Two directions of Georgian opposition
By Messenger Staff
Wednesday, October 20Active opposition member and well known activist of Georgia’s independence movement since Soviet times, Goga Khaindrava recently stated that two tides exist in the Georgian opposition - one pro-American, the other pro-Russian, and both actively involved in current political processes in Georgia. He added that both superpowers pursue their own interests in Georgia without sentiment or romanticism. Khaindrava believes the major difference between the two directions is in how they view the elections. One portion of the opposition thinks that by introducing a new elections code and securing fair elections they will be able to change the ruling administration. Meanwhile the more radical part of the opposition thinks that it is impossible to oust the ruling power under the current circumstances, since the present administration has proved itself an unfair player. Thus members of the radical opposition are of the opinion that mass protest actions should be initiated. The question arises however whether the population is prepared to participate in mass protest actions – again.
8 opposition parties demanding amendments to the elections code want to start dialogue. They have the support of the west, which according to these parties is a guarantee that they will be able to force the current administration to make concessions regarding their proposed changes to the elections code. A prominent leader of this approach is Irakli Alasania who is optimistic about US involvement in securing fair elections; however not everybody shares his optimism. Some opposition members accuse the west of turning a blind eye to the shortcomings of the Saakashvili administration, in particular with respect to the elections.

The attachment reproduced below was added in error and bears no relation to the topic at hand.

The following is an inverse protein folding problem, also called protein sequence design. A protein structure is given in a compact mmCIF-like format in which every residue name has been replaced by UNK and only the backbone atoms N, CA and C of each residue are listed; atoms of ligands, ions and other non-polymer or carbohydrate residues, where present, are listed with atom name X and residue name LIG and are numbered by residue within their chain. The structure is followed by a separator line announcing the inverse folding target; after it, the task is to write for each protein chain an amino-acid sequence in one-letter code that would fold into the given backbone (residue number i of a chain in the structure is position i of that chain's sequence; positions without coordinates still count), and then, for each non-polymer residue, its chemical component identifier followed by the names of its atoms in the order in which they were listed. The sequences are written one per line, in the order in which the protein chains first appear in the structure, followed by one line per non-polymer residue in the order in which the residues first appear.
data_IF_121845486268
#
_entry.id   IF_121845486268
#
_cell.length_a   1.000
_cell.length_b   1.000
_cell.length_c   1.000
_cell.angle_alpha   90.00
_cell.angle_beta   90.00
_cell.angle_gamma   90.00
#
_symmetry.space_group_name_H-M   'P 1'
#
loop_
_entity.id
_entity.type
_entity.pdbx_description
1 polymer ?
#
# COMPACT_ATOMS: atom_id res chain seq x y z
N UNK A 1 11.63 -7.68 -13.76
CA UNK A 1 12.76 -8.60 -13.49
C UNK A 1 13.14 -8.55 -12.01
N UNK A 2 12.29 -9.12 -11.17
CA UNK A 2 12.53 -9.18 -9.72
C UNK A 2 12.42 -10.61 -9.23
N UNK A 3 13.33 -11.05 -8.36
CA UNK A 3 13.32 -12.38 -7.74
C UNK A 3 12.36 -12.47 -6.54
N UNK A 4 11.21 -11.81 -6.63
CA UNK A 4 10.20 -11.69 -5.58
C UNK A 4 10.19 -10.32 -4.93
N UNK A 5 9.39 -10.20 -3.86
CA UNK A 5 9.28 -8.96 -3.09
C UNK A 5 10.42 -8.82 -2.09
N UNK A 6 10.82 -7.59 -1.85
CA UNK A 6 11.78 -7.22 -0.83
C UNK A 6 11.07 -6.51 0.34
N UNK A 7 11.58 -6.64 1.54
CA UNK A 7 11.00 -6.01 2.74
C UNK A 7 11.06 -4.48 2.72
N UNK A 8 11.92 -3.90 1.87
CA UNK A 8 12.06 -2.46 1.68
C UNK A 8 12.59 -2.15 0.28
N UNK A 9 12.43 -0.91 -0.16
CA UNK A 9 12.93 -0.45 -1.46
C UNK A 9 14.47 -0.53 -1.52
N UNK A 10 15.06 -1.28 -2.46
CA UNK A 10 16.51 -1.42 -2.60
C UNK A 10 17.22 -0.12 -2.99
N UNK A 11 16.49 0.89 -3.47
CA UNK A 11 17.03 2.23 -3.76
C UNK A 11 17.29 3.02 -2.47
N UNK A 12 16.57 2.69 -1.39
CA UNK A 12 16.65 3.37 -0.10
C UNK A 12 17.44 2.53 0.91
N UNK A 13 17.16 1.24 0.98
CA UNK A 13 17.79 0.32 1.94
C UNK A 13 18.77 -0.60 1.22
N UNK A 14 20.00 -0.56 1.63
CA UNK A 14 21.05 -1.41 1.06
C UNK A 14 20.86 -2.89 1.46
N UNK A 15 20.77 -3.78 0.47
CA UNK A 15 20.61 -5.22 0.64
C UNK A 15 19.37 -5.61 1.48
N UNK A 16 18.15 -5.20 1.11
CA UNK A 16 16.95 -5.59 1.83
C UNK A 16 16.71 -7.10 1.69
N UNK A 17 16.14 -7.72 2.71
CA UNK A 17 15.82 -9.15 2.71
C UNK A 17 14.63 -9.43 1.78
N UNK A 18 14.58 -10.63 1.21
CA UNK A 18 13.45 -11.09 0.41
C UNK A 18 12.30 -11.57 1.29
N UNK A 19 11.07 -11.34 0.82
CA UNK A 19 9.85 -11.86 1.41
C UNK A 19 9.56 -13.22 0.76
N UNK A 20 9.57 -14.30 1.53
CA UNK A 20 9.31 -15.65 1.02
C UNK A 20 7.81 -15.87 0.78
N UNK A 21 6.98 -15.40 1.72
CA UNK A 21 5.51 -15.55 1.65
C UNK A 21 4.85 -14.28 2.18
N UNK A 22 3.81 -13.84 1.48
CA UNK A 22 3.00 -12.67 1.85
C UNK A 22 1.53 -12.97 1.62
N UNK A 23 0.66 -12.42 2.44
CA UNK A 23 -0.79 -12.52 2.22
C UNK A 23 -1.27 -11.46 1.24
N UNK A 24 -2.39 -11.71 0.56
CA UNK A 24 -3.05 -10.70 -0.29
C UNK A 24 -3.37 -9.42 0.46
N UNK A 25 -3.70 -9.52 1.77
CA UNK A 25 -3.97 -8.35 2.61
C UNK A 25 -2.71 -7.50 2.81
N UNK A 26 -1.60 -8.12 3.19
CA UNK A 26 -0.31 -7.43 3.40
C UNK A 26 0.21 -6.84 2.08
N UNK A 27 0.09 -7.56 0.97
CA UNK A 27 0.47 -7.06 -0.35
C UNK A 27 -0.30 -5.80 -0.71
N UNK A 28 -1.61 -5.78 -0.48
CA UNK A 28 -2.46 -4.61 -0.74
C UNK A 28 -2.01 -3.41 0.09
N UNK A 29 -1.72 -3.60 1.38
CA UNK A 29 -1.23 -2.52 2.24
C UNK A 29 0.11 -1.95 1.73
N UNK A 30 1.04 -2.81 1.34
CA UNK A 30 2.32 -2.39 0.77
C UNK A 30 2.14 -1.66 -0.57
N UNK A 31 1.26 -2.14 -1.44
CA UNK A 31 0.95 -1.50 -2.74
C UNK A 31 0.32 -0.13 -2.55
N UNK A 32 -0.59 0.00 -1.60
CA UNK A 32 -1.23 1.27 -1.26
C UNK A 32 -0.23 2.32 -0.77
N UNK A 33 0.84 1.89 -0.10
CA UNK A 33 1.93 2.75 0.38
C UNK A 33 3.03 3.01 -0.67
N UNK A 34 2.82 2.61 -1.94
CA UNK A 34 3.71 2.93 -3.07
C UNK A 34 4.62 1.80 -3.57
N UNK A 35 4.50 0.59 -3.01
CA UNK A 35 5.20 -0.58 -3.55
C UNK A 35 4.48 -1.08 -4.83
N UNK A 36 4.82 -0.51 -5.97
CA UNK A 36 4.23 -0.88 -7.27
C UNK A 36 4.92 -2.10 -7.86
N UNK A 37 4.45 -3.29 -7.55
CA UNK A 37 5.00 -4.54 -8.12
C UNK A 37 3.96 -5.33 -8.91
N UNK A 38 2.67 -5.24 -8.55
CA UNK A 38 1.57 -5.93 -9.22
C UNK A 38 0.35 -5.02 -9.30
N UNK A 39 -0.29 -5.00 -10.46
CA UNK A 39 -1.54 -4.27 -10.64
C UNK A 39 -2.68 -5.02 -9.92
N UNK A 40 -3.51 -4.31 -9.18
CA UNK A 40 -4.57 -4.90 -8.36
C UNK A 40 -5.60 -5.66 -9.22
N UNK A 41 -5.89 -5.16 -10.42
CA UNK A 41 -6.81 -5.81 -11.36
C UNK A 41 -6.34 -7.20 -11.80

Khaindrava believes that in the 2008 presidential elections Saakashvili was beaten by Levan Gachechiladze – the united opposition candidate, but that the votes were rigged in favour of the current president and the west was unable to prevent it happening. So the more radical opposition think that Saakashvili and his team intend to continue to rule the country and will therefore do anything to hang onto power. The other part of the opposition is still hopeful that the west can influence the ruling authorities, so that they will manage to change the elections code to include the amendments necessary for transparent elections. Skeptics however reiterate the fact that Saakashvili introduced special amendments in the constitution in order for him to move comfortably from the presidential armchair to the Prime Minister’s armchair.
Radical opposition members believe that Saakashvili will think more about the number of people in the streets than the opinion of western partners. The US oriented opposition hopes for a smooth democratic change of the ruling power through fair elections, whereas the pro Russian opposition is thinking about protests to eventually force the ruling power to resign and give way to new forces. Major events are planned to begin in November, among them could be a number of street rallies and protest meetings. There are some humble voices among the opposition warning of possible violence either of the rose revolution type performed by Saakashvili or by Kyrgyz Roza Otumbaeva.